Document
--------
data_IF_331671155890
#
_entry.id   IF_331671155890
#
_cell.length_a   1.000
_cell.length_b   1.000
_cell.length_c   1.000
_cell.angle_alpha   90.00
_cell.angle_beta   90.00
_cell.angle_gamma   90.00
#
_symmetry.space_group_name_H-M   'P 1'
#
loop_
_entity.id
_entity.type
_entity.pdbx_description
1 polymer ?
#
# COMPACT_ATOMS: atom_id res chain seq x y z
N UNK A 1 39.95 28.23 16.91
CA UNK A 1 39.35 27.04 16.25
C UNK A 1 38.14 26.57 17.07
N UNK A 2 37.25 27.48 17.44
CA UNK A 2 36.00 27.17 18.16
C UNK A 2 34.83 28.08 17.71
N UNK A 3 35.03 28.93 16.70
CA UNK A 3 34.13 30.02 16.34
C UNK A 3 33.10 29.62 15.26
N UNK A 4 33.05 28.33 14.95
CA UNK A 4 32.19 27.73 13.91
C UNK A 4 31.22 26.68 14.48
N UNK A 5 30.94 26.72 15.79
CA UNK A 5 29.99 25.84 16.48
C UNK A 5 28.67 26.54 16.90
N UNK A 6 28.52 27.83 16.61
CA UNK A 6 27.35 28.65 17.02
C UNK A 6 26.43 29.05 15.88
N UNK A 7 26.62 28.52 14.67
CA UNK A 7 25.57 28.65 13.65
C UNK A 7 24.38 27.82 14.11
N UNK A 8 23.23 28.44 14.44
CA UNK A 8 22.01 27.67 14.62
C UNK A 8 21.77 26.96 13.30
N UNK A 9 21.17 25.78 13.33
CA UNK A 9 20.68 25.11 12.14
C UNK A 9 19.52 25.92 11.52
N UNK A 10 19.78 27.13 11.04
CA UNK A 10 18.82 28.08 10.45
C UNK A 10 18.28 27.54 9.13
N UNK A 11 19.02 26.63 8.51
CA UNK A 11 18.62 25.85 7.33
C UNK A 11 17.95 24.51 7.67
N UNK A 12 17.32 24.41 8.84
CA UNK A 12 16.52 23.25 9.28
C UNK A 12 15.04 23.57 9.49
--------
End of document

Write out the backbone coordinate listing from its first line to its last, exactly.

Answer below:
data_IF_331671155890
#
_entry.id   IF_331671155890
#
_cell.length_a   1.000
_cell.length_b   1.000
_cell.length_c   1.000
_cell.angle_alpha   90.00
_cell.angle_beta   90.00
_cell.angle_gamma   90.00
#
_symmetry.space_group_name_H-M   'P 1'
#
loop_
_entity.id
_entity.type
_entity.pdbx_description
1 polymer ?
#
# COMPACT_ATOMS: atom_id res chain seq x y z
N UNK A 1 39.95 28.23 16.91
CA UNK A 1 39.35 27.04 16.25
C UNK A 1 38.14 26.57 17.07
N UNK A 2 37.25 27.48 17.44
CA UNK A 2 36.00 27.17 18.16
C UNK A 2 34.83 28.08 17.71
N UNK A 3 35.03 28.93 16.70
CA UNK A 3 34.13 30.02 16.34
C UNK A 3 33.10 29.62 15.26
N UNK A 4 33.05 28.33 14.95
CA UNK A 4 32.19 27.73 13.91
C UNK A 4 31.22 26.68 14.48
N UNK A 5 30.94 26.72 15.79
CA UNK A 5 29.99 25.84 16.48
C UNK A 5 28.67 26.54 16.90
N UNK A 6 28.52 27.83 16.61
CA UNK A 6 27.35 28.65 17.02
C UNK A 6 26.43 29.05 15.88
N UNK A 7 26.62 28.52 14.67
CA UNK A 7 25.57 28.65 13.65
C UNK A 7 24.38 27.82 14.11
N UNK A 8 23.23 28.44 14.44
CA UNK A 8 22.01 27.67 14.62
C UNK A 8 21.77 26.96 13.30
N UNK A 9 21.17 25.78 13.33
CA UNK A 9 20.68 25.11 12.14
C UNK A 9 19.52 25.92 11.52
N UNK A 10 19.78 27.13 11.04
CA UNK A 10 18.82 28.08 10.45
C UNK A 10 18.28 27.54 9.13
N UNK A 11 19.02 26.63 8.51
CA UNK A 11 18.62 25.85 7.33
C UNK A 11 17.95 24.51 7.67
N UNK A 12 17.32 24.41 8.84
CA UNK A 12 16.52 23.25 9.28
C UNK A 12 15.04 23.57 9.49